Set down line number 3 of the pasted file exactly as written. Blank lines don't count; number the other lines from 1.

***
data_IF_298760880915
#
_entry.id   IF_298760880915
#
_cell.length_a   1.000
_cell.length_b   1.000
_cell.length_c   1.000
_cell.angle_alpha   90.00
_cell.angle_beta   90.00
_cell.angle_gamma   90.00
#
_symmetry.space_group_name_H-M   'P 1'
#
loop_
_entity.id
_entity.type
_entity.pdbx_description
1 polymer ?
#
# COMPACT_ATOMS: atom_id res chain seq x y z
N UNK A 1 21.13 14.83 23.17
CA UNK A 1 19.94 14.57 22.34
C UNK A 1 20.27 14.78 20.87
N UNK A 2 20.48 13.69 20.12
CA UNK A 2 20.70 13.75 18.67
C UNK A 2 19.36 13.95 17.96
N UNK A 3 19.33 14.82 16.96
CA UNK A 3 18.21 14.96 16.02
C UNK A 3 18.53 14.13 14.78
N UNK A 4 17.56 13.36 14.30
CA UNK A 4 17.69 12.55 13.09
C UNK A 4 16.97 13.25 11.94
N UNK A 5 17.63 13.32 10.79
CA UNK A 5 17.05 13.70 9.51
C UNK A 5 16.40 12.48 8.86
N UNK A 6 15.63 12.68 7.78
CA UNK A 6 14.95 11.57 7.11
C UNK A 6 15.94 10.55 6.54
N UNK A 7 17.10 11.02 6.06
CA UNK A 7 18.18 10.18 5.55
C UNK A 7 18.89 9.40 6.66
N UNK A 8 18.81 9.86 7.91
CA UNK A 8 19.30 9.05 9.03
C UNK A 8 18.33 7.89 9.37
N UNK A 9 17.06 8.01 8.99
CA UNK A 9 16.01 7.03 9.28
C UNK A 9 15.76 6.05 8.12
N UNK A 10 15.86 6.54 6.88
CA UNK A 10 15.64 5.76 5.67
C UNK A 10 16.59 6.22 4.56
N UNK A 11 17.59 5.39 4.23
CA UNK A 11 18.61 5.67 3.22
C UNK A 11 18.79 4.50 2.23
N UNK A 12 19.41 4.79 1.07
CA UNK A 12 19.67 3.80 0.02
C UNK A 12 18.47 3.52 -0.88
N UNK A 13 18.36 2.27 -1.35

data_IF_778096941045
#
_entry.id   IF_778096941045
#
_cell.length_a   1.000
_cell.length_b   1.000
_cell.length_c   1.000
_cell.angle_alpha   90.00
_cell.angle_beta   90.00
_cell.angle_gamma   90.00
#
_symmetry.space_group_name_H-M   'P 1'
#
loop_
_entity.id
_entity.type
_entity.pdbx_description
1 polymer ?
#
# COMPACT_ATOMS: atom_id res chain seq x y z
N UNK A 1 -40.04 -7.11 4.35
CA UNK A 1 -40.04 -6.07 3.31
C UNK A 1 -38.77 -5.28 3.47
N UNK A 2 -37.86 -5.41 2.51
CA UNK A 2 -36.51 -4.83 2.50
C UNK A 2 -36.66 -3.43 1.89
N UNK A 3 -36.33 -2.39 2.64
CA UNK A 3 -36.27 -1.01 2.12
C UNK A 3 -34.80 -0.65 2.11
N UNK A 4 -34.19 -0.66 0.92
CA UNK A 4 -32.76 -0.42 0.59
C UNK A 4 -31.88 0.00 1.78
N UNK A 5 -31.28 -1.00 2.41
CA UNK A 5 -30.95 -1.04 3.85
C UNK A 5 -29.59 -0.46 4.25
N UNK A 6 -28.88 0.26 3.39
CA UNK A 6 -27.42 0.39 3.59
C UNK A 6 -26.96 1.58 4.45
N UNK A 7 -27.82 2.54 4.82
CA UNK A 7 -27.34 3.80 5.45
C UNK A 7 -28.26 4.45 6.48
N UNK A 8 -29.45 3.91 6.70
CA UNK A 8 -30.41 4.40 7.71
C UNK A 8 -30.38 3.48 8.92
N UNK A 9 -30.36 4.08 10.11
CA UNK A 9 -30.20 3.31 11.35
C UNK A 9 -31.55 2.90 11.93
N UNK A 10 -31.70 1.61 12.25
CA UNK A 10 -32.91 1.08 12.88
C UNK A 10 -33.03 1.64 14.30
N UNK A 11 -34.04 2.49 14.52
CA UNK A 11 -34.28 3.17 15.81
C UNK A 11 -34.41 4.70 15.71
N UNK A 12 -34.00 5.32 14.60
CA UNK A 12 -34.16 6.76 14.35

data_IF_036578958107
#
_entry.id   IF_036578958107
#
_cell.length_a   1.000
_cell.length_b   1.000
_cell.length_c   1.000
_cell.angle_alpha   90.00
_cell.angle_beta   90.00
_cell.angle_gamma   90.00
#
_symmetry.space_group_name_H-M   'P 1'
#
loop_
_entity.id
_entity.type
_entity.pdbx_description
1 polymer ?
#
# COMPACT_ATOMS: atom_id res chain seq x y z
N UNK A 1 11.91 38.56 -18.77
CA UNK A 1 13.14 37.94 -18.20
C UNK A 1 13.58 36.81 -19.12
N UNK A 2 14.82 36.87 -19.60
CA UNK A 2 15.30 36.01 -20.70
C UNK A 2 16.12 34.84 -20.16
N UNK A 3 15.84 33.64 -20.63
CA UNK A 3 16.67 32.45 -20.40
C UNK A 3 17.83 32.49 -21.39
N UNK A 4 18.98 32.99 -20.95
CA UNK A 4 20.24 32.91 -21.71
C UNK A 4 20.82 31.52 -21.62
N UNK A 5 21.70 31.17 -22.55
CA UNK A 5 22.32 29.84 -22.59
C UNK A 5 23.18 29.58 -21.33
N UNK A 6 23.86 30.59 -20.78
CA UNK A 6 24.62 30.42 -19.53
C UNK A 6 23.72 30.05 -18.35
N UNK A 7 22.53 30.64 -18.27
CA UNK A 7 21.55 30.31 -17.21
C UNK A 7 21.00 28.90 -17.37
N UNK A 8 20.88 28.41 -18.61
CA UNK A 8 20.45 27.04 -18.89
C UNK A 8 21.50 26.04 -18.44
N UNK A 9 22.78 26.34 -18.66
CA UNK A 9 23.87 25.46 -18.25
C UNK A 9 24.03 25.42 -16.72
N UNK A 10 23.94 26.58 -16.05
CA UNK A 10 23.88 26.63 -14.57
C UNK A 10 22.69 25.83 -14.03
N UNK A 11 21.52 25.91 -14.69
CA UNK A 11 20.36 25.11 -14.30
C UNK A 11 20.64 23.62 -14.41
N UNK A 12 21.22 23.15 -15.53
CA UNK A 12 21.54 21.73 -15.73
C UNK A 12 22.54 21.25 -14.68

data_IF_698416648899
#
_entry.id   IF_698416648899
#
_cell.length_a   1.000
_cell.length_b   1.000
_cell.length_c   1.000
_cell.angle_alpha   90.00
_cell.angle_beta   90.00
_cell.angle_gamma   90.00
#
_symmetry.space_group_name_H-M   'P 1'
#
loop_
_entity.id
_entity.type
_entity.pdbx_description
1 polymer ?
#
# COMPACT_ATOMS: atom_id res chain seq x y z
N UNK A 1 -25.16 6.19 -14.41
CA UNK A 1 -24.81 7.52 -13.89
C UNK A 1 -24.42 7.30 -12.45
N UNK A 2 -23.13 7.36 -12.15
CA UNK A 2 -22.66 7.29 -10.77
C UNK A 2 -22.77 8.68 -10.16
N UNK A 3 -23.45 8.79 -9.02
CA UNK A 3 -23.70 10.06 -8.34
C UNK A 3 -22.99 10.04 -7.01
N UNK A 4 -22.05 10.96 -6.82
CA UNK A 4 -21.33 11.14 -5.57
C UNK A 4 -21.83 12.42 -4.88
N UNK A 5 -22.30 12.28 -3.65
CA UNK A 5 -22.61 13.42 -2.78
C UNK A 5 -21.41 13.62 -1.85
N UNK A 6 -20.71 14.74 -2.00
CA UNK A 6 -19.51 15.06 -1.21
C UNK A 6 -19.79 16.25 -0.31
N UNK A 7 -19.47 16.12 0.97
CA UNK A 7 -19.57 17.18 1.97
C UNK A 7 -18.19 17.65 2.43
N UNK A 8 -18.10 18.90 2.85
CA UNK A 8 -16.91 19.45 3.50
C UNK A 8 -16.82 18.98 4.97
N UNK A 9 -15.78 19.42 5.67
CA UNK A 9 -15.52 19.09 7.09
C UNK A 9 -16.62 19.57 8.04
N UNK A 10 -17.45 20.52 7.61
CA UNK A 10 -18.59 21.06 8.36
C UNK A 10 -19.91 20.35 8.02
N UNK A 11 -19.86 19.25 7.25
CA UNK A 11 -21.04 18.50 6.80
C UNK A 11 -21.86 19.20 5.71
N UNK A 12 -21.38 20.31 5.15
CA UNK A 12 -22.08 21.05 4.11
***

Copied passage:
_entry.id   IF_298760880915